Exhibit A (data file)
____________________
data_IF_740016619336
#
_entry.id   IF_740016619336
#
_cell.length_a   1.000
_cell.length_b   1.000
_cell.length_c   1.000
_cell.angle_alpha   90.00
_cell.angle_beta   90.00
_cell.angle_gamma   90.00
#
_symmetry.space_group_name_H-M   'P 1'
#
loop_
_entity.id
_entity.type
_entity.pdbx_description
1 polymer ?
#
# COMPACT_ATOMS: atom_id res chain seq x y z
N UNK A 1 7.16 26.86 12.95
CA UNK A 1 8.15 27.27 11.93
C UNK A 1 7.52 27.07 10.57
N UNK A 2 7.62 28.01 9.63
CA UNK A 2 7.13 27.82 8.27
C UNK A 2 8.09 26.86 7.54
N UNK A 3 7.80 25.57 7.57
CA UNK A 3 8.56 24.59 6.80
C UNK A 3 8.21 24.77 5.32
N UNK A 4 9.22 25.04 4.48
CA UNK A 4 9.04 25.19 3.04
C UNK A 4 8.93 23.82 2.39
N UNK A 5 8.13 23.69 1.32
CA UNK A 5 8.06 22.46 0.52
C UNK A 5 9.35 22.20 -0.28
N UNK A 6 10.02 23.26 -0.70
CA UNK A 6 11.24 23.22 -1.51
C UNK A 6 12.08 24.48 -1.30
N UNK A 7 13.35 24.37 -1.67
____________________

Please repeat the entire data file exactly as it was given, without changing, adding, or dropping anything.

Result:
data_IF_740016619336
#
_entry.id   IF_740016619336
#
_cell.length_a   1.000
_cell.length_b   1.000
_cell.length_c   1.000
_cell.angle_alpha   90.00
_cell.angle_beta   90.00
_cell.angle_gamma   90.00
#
_symmetry.space_group_name_H-M   'P 1'
#
loop_
_entity.id
_entity.type
_entity.pdbx_description
1 polymer ?
#
# COMPACT_ATOMS: atom_id res chain seq x y z
N UNK A 1 7.16 26.86 12.95
CA UNK A 1 8.15 27.27 11.93
C UNK A 1 7.52 27.07 10.57
N UNK A 2 7.62 28.01 9.63
CA UNK A 2 7.13 27.82 8.27
C UNK A 2 8.09 26.86 7.54
N UNK A 3 7.80 25.57 7.57
CA UNK A 3 8.56 24.59 6.80
C UNK A 3 8.21 24.77 5.32
N UNK A 4 9.22 25.04 4.48
CA UNK A 4 9.04 25.19 3.04
C UNK A 4 8.93 23.82 2.39
N UNK A 5 8.13 23.69 1.32
CA UNK A 5 8.06 22.46 0.52
C UNK A 5 9.35 22.20 -0.28
N UNK A 6 10.02 23.26 -0.70
CA UNK A 6 11.24 23.22 -1.51
C UNK A 6 12.08 24.48 -1.30
N UNK A 7 13.35 24.37 -1.67